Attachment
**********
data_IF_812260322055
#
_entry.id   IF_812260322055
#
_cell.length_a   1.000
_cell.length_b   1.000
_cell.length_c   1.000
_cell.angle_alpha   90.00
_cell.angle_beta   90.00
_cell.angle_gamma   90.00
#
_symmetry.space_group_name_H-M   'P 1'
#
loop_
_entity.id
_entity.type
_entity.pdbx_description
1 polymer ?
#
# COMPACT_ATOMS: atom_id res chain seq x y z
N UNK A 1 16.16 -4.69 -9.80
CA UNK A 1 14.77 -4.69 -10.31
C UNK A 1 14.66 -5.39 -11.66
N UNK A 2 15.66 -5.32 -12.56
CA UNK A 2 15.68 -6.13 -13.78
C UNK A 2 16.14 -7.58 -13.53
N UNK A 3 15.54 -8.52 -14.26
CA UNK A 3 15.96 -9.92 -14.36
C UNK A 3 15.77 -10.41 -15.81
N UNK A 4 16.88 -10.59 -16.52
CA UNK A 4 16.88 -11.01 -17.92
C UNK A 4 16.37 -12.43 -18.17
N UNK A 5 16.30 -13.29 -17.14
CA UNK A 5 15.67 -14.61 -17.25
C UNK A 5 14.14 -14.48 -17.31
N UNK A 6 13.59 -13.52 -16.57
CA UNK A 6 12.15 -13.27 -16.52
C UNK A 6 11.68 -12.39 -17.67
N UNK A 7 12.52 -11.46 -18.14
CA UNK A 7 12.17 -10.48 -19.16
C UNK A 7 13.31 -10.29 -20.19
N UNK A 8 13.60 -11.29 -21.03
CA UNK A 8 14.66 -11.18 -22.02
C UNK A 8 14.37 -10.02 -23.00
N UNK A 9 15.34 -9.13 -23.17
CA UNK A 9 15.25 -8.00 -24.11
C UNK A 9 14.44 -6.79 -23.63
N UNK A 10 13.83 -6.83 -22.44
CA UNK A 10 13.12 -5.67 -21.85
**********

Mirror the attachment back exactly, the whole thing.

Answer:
data_IF_812260322055
#
_entry.id   IF_812260322055
#
_cell.length_a   1.000
_cell.length_b   1.000
_cell.length_c   1.000
_cell.angle_alpha   90.00
_cell.angle_beta   90.00
_cell.angle_gamma   90.00
#
_symmetry.space_group_name_H-M   'P 1'
#
loop_
_entity.id
_entity.type
_entity.pdbx_description
1 polymer ?
#
# COMPACT_ATOMS: atom_id res chain seq x y z
N UNK A 1 16.16 -4.69 -9.80
CA UNK A 1 14.77 -4.69 -10.31
C UNK A 1 14.66 -5.39 -11.66
N UNK A 2 15.66 -5.32 -12.56
CA UNK A 2 15.68 -6.13 -13.78
C UNK A 2 16.14 -7.58 -13.53
N UNK A 3 15.54 -8.52 -14.26
CA UNK A 3 15.96 -9.92 -14.36
C UNK A 3 15.77 -10.41 -15.81
N UNK A 4 16.88 -10.59 -16.52
CA UNK A 4 16.88 -11.01 -17.92
C UNK A 4 16.37 -12.43 -18.17
N UNK A 5 16.30 -13.29 -17.14
CA UNK A 5 15.67 -14.61 -17.25
C UNK A 5 14.14 -14.48 -17.31
N UNK A 6 13.59 -13.52 -16.57
CA UNK A 6 12.15 -13.27 -16.52
C UNK A 6 11.68 -12.39 -17.67
N UNK A 7 12.52 -11.46 -18.14
CA UNK A 7 12.17 -10.48 -19.16
C UNK A 7 13.31 -10.29 -20.19
N UNK A 8 13.60 -11.29 -21.03
CA UNK A 8 14.66 -11.18 -22.02
C UNK A 8 14.37 -10.02 -23.00
N UNK A 9 15.34 -9.13 -23.17
CA UNK A 9 15.25 -8.00 -24.11
C UNK A 9 14.44 -6.79 -23.63
N UNK A 10 13.83 -6.83 -22.44
CA UNK A 10 13.12 -5.67 -21.85